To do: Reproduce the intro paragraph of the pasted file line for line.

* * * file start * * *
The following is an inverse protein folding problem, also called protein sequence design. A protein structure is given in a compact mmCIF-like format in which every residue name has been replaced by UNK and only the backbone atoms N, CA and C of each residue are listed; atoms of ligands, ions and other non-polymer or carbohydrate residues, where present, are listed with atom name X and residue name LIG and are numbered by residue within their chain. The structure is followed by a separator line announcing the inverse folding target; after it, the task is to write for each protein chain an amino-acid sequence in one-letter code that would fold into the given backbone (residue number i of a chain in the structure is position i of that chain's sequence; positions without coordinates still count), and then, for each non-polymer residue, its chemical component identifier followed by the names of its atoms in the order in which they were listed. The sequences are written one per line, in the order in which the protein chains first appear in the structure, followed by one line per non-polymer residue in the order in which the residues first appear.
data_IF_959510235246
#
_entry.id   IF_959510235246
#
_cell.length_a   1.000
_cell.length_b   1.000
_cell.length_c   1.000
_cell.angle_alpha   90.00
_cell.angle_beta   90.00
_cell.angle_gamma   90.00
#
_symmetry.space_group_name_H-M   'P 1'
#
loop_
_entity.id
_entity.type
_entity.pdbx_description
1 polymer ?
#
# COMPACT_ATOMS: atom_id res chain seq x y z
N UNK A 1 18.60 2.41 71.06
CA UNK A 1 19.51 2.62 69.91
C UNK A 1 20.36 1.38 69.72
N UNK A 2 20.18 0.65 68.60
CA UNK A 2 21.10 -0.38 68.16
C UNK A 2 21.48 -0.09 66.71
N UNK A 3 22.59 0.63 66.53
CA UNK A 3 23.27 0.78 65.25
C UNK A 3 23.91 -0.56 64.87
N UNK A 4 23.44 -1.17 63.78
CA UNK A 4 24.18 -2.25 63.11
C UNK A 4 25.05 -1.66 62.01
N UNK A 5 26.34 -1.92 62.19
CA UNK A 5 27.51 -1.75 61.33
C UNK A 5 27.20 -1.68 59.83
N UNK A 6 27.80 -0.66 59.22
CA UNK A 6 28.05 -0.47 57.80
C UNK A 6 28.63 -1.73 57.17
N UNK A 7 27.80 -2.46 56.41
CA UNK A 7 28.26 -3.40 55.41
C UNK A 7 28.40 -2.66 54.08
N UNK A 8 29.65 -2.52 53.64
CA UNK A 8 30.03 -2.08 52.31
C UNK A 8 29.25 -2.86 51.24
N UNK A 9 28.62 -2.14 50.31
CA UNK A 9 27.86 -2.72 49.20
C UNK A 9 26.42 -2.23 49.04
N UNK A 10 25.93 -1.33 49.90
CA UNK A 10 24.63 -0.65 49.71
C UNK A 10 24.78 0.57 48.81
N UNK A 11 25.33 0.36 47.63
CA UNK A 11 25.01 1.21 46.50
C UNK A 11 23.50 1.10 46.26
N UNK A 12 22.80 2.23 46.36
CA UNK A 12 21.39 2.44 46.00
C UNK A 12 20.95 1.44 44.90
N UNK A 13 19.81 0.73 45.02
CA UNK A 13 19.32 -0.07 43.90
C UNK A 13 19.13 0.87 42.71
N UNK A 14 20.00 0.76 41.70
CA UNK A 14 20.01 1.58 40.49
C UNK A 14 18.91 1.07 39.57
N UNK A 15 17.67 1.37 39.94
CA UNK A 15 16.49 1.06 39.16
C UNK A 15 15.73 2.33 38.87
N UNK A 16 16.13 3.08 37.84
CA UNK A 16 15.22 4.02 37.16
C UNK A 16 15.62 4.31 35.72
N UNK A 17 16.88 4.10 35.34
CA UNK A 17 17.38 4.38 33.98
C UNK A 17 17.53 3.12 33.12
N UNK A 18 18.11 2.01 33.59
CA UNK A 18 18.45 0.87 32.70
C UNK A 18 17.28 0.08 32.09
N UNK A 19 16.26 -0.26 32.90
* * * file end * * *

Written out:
The following is an inverse protein folding problem, also called protein sequence design. A protein structure is given in a compact mmCIF-like format in which every residue name has been replaced by UNK and only the backbone atoms N, CA and C of each residue are listed; atoms of ligands, ions and other non-polymer or carbohydrate residues, where present, are listed with atom name X and residue name LIG and are numbered by residue within their chain. The structure is followed by a separator line announcing the inverse folding target; after it, the task is to write for each protein chain an amino-acid sequence in one-letter code that would fold into the given backbone (residue number i of a chain in the structure is position i of that chain's sequence; positions without coordinates still count), and then, for each non-polymer residue, its chemical component identifier followed by the names of its atoms in the order in which they were listed. The sequences are written one per line, in the order in which the protein chains first appear in the structure, followed by one line per non-polymer residue in the order in which the residues first appear.